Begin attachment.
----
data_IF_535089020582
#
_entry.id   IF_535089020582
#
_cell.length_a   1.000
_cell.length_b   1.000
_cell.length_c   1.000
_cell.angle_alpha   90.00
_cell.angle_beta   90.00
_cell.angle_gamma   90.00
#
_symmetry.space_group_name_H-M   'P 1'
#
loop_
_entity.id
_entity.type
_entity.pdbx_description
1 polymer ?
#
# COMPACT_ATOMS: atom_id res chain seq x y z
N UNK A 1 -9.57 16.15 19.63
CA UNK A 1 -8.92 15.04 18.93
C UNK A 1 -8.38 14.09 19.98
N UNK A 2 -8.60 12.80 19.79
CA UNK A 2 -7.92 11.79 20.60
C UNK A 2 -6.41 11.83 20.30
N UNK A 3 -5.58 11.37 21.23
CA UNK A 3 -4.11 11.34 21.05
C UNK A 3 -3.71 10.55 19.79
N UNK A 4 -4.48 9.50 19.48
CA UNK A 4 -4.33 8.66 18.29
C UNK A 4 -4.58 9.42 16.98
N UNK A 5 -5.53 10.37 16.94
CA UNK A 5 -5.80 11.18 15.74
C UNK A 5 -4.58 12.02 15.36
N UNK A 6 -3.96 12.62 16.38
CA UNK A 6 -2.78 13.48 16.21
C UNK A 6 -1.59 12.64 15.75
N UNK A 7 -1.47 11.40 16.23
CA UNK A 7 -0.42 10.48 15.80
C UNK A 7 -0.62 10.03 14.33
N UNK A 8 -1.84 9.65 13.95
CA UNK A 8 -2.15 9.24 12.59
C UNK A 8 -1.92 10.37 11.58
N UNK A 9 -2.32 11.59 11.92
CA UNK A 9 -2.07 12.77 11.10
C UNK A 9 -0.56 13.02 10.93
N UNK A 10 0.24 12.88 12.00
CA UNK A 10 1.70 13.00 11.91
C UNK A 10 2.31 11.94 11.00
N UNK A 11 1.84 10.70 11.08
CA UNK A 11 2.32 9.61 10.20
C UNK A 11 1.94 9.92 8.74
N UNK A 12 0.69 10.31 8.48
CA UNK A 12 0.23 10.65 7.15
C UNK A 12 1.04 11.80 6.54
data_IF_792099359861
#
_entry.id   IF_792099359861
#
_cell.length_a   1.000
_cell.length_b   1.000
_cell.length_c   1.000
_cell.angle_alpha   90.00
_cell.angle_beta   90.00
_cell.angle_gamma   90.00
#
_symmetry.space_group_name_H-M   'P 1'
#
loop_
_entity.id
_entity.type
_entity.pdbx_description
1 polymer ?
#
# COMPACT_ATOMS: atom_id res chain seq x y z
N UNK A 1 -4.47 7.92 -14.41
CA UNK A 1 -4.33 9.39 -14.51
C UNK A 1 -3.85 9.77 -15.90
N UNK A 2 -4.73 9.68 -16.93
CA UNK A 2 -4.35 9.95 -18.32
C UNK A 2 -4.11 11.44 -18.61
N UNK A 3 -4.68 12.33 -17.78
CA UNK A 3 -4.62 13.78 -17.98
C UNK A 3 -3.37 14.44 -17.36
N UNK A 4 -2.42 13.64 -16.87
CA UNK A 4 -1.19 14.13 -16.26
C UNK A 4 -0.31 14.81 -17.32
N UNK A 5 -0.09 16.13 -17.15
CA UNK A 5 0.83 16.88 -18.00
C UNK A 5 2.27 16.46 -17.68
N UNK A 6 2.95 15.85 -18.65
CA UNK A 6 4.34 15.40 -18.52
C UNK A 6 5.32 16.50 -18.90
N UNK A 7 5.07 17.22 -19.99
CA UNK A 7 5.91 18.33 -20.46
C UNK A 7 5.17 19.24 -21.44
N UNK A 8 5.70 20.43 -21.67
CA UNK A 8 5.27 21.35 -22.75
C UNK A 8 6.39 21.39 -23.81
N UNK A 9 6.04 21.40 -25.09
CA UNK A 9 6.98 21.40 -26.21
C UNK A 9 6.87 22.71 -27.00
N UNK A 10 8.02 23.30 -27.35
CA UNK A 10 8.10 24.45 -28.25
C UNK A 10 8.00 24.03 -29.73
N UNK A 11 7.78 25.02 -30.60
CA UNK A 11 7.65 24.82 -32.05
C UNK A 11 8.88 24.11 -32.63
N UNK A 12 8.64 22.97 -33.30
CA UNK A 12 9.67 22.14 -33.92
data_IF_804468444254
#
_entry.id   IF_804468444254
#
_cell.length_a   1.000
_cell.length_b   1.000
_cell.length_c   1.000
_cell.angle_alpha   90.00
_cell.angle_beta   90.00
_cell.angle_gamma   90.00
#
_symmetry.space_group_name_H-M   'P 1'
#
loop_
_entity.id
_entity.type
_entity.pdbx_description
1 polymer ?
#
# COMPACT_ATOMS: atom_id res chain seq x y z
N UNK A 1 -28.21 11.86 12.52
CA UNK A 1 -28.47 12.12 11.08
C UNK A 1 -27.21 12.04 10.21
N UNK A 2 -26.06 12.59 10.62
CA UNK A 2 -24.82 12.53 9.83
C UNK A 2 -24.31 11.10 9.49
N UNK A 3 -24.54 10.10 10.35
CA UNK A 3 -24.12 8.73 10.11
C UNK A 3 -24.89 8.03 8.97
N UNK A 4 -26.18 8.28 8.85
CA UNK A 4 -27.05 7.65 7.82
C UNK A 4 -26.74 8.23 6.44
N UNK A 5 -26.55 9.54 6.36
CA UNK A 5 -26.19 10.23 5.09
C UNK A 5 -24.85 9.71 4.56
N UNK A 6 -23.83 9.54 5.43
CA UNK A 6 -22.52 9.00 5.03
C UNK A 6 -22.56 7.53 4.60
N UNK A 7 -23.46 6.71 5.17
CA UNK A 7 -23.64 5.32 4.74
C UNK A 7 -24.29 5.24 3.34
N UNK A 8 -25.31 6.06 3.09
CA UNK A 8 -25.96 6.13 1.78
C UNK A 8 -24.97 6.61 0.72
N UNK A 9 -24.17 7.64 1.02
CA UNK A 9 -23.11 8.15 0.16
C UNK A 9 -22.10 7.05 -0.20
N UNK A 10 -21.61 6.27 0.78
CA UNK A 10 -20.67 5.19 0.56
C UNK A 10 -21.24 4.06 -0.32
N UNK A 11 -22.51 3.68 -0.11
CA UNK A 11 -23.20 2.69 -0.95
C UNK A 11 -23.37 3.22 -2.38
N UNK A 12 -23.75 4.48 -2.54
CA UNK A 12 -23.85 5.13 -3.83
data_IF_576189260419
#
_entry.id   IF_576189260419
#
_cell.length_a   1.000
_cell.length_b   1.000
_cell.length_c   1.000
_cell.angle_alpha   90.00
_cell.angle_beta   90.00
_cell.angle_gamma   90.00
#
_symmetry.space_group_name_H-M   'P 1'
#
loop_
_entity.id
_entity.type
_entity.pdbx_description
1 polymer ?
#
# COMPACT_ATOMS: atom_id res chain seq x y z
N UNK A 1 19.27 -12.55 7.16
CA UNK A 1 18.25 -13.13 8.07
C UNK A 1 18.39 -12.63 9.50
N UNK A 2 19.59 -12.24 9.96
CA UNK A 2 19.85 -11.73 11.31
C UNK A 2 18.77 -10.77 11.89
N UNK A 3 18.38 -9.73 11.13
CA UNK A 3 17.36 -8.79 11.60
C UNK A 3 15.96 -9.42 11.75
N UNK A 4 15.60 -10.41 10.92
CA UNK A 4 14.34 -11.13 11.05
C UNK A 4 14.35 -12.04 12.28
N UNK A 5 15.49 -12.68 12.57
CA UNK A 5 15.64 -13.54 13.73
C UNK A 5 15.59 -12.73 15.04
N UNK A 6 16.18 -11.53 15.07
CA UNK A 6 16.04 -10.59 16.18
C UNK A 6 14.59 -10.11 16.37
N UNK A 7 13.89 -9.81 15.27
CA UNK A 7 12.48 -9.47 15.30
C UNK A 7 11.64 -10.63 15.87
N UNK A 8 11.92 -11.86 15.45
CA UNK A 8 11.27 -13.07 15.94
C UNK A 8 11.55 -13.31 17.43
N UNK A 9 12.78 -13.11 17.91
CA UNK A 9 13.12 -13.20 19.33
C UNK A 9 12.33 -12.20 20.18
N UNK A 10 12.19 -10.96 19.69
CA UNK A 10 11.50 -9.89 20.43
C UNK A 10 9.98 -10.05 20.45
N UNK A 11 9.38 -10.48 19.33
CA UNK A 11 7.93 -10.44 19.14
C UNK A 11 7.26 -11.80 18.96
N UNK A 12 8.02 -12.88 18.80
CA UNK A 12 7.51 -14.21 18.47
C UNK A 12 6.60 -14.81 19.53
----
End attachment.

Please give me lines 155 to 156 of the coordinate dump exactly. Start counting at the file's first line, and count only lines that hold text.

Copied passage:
C UNK A 8 -24.97 6.61 0.72
N UNK A 9 -24.17 7.64 1.02